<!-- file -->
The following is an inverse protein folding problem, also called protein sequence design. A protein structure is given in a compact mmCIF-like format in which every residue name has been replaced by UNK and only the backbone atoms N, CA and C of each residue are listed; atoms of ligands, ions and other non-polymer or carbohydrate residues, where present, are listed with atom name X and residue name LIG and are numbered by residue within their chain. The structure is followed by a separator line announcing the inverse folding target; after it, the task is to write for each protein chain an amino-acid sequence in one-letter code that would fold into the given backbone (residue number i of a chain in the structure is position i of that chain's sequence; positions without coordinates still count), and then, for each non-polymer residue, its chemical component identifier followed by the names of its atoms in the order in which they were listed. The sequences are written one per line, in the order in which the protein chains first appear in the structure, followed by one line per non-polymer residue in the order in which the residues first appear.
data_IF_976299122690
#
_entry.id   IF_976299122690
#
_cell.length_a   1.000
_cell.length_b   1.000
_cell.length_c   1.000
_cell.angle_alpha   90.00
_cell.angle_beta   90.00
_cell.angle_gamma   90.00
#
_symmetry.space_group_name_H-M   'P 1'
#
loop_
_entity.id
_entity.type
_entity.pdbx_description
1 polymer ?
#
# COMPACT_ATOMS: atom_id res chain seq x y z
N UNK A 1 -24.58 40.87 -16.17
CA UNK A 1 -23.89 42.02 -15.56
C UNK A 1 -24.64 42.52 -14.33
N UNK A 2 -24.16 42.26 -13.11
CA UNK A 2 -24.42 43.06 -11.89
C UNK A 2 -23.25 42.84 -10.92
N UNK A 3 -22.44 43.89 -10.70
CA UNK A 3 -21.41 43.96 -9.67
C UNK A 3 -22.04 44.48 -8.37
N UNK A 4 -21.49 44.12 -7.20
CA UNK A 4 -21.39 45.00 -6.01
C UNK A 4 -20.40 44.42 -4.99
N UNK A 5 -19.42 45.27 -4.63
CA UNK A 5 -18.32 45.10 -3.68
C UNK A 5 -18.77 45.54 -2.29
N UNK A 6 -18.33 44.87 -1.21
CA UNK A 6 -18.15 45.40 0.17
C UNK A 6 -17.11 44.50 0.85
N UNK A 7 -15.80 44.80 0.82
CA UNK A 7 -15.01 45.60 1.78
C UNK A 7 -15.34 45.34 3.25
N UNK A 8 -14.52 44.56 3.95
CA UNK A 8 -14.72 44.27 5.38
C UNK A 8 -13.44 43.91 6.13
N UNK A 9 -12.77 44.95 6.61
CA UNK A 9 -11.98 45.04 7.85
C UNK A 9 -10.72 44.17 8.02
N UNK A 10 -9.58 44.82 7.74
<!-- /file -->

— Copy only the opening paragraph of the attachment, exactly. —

The following is an inverse protein folding problem, also called protein sequence design. A protein structure is given in a compact mmCIF-like format in which every residue name has been replaced by UNK and only the backbone atoms N, CA and C of each residue are listed; atoms of ligands, ions and other non-polymer or carbohydrate residues, where present, are listed with atom name X and residue name LIG and are numbered by residue within their chain. The structure is followed by a separator line announcing the inverse folding target; after it, the task is to write for each protein chain an amino-acid sequence in one-letter code that would fold into the given backbone (residue number i of a chain in the structure is position i of that chain's sequence; positions without coordinates still count), and then, for each non-polymer residue, its chemical component identifier followed by the names of its atoms in the order in which they were listed. The sequences are written one per line, in the order in which the protein chains first appear in the structure, followed by one line per non-polymer residue in the order in which the residues first appear.